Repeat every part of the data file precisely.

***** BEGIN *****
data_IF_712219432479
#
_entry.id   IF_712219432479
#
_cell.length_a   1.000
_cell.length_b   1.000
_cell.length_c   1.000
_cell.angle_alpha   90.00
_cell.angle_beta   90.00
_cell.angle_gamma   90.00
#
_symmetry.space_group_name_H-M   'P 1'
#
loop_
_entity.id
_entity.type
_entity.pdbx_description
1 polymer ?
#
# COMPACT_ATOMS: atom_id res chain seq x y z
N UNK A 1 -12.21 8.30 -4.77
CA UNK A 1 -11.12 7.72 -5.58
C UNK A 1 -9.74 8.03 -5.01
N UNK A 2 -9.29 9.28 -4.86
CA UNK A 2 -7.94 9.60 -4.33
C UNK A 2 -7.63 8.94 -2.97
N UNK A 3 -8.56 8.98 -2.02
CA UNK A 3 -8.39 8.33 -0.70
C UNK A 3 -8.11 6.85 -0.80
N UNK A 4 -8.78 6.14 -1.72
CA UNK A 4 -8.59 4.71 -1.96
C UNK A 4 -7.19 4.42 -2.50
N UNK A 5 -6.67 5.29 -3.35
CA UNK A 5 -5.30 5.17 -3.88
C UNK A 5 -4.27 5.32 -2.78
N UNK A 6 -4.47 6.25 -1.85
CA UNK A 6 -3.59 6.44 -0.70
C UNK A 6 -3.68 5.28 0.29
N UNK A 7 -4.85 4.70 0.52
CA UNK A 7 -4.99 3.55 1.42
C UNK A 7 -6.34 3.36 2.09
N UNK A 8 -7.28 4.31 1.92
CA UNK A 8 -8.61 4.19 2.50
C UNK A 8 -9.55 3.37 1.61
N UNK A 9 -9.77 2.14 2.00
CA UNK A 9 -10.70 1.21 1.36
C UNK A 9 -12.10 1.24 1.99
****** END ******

data_IF_712219432479
#
_entry.id   IF_712219432479
#
_cell.length_a   1.000
_cell.length_b   1.000
_cell.length_c   1.000
_cell.angle_alpha   90.00
_cell.angle_beta   90.00
_cell.angle_gamma   90.00
#
_symmetry.space_group_name_H-M   'P 1'
#
loop_
_entity.id
_entity.type
_entity.pdbx_description
1 polymer ?
#
# COMPACT_ATOMS: atom_id res chain seq x y z
N UNK A 1 -12.21 8.30 -4.77
CA UNK A 1 -11.12 7.72 -5.58
C UNK A 1 -9.74 8.03 -5.01
N UNK A 2 -9.29 9.28 -4.86
CA UNK A 2 -7.94 9.60 -4.33
C UNK A 2 -7.63 8.94 -2.97
N UNK A 3 -8.56 8.98 -2.02
CA UNK A 3 -8.39 8.33 -0.70
C UNK A 3 -8.11 6.85 -0.80
N UNK A 4 -8.78 6.14 -1.72
CA UNK A 4 -8.59 4.71 -1.96
C UNK A 4 -7.19 4.42 -2.50
N UNK A 5 -6.67 5.29 -3.35
CA UNK A 5 -5.30 5.17 -3.88
C UNK A 5 -4.27 5.32 -2.78
N UNK A 6 -4.47 6.25 -1.85
CA UNK A 6 -3.59 6.44 -0.70
C UNK A 6 -3.68 5.28 0.29
N UNK A 7 -4.85 4.70 0.52
CA UNK A 7 -4.99 3.55 1.42
C UNK A 7 -6.34 3.36 2.09
N UNK A 8 -7.28 4.31 1.92
CA UNK A 8 -8.61 4.19 2.50
C UNK A 8 -9.55 3.37 1.61
N UNK A 9 -9.77 2.14 2.00
CA UNK A 9 -10.70 1.21 1.36
C UNK A 9 -12.10 1.24 1.99